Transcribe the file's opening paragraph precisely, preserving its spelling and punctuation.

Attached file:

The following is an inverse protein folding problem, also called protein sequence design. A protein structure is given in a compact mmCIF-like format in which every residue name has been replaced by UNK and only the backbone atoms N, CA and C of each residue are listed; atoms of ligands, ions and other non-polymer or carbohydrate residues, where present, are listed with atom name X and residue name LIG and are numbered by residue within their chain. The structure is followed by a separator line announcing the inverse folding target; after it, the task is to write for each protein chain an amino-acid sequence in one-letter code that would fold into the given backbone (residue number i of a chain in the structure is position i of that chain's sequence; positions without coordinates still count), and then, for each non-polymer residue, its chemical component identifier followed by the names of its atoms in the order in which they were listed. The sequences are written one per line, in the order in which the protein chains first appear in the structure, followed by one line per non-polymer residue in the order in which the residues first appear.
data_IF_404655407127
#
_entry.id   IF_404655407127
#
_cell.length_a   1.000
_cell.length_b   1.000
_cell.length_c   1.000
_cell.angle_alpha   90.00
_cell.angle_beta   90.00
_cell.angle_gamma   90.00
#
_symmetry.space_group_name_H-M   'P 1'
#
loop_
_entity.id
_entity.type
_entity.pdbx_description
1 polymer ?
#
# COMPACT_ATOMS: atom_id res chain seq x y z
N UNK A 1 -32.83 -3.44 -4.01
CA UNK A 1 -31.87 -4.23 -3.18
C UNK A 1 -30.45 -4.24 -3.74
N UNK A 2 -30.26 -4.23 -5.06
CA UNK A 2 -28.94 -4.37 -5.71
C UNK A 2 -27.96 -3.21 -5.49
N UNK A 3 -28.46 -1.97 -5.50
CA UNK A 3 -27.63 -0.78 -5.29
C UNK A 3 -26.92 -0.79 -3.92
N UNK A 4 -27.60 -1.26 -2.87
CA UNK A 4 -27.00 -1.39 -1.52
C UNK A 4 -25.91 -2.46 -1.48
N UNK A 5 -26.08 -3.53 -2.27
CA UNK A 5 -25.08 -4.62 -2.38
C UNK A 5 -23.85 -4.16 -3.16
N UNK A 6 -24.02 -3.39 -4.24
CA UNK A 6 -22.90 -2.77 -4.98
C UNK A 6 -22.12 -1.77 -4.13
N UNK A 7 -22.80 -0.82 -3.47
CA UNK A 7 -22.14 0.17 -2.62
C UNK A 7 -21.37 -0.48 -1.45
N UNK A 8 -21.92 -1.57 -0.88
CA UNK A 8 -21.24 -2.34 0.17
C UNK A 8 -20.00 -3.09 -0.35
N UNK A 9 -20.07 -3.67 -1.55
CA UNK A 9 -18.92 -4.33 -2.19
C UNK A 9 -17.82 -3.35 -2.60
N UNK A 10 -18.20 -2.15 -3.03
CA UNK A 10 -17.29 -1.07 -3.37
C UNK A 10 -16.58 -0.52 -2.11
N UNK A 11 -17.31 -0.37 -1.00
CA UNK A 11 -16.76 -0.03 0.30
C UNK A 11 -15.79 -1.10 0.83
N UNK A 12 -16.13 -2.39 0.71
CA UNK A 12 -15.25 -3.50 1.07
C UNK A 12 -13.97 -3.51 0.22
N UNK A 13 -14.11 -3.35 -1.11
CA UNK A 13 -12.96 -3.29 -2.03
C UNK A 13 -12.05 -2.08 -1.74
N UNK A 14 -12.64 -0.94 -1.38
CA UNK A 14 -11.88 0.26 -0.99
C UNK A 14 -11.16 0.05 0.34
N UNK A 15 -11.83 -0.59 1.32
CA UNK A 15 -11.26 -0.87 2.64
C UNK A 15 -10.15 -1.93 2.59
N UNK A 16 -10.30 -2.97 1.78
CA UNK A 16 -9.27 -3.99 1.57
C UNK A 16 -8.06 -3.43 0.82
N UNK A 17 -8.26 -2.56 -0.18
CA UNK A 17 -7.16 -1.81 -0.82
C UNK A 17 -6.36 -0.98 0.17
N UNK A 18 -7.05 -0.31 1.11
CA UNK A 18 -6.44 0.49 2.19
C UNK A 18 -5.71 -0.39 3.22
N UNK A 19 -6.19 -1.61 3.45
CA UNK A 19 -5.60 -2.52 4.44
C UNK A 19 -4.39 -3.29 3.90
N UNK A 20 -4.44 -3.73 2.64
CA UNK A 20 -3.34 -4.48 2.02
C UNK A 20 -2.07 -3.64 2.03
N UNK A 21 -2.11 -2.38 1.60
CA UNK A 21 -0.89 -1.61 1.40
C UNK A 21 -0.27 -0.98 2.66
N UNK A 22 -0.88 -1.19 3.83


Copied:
The following is an inverse protein folding problem, also called protein sequence design. A protein structure is given in a compact mmCIF-like format in which every residue name has been replaced by UNK and only the backbone atoms N, CA and C of each residue are listed; atoms of ligands, ions and other non-polymer or carbohydrate residues, where present, are listed with atom name X and residue name LIG and are numbered by residue within their chain. The structure is followed by a separator line announcing the inverse folding target; after it, the task is to write for each protein chain an amino-acid sequence in one-letter code that would fold into the given backbone (residue number i of a chain in the structure is position i of that chain's sequence; positions without coordinates still count), and then, for each non-polymer residue, its chemical component identifier followed by the names of its atoms in the order in which they were listed. The sequences are written one per line, in the order in which the protein chains first appear in the structure, followed by one line per non-polymer residue in the order in which the residues first appear.